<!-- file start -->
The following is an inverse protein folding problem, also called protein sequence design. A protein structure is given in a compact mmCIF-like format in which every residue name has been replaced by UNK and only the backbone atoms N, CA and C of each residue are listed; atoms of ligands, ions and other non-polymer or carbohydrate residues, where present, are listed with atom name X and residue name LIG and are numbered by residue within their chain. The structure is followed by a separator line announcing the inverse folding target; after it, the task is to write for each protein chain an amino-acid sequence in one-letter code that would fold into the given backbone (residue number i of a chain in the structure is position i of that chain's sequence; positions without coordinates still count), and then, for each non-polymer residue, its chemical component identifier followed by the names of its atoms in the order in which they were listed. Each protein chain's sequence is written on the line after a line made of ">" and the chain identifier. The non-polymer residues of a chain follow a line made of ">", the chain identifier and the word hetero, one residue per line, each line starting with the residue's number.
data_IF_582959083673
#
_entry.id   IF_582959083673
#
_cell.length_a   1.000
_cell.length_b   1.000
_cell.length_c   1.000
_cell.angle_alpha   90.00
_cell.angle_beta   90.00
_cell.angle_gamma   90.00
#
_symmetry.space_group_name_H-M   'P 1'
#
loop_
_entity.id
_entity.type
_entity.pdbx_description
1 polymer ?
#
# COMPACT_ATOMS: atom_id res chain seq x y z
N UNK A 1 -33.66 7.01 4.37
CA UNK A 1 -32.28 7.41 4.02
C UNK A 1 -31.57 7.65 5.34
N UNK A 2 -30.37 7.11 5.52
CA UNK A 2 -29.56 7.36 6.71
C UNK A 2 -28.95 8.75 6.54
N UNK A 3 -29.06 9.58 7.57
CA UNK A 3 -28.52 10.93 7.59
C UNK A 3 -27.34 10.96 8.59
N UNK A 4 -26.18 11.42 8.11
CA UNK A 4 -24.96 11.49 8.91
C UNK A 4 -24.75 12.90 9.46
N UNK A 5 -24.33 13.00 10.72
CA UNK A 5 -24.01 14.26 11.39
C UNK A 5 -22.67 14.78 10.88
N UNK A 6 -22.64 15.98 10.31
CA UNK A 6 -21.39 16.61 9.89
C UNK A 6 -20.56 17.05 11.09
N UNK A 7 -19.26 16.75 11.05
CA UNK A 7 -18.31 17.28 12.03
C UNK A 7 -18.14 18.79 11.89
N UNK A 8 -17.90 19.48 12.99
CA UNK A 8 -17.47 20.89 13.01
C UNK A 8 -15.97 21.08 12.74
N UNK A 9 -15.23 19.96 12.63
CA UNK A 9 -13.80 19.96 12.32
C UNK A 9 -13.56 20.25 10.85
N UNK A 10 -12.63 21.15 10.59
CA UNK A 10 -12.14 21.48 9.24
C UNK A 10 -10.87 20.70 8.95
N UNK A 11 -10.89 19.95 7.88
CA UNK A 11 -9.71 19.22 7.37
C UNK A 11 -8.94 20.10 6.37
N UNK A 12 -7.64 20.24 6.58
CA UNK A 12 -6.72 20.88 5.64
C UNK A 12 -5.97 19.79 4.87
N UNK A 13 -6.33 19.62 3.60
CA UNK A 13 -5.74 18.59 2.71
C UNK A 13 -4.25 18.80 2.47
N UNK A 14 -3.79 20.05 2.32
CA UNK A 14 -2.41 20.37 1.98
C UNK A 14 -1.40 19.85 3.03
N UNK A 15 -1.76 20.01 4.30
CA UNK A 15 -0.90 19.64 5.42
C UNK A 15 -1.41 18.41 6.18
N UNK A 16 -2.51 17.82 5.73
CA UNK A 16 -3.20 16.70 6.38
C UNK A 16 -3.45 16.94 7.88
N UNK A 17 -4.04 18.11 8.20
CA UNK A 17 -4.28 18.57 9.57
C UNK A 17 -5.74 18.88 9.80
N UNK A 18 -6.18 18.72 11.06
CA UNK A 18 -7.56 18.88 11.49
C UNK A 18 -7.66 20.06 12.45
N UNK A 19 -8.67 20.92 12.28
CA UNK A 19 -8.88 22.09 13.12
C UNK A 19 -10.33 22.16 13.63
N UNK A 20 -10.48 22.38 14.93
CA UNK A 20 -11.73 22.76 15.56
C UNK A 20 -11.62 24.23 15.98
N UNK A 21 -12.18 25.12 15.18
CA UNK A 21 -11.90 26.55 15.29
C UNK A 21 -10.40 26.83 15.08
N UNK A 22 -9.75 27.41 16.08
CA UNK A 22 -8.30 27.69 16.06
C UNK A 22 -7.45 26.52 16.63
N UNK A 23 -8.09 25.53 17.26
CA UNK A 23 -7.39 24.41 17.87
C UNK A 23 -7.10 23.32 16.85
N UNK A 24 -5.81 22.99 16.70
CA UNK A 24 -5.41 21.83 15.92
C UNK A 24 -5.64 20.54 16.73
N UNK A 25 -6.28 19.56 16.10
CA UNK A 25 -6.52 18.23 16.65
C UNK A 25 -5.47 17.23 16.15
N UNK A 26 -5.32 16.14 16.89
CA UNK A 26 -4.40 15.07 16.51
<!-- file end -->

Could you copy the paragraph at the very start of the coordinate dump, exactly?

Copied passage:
The following is an inverse protein folding problem, also called protein sequence design. A protein structure is given in a compact mmCIF-like format in which every residue name has been replaced by UNK and only the backbone atoms N, CA and C of each residue are listed; atoms of ligands, ions and other non-polymer or carbohydrate residues, where present, are listed with atom name X and residue name LIG and are numbered by residue within their chain. The structure is followed by a separator line announcing the inverse folding target; after it, the task is to write for each protein chain an amino-acid sequence in one-letter code that would fold into the given backbone (residue number i of a chain in the structure is position i of that chain's sequence; positions without coordinates still count), and then, for each non-polymer residue, its chemical component identifier followed by the names of its atoms in the order in which they were listed. Each protein chain's sequence is written on the line after a line made of ">" and the chain identifier. The non-polymer residues of a chain follow a line made of ">", the chain identifier and the word hetero, one residue per line, each line starting with the residue's number.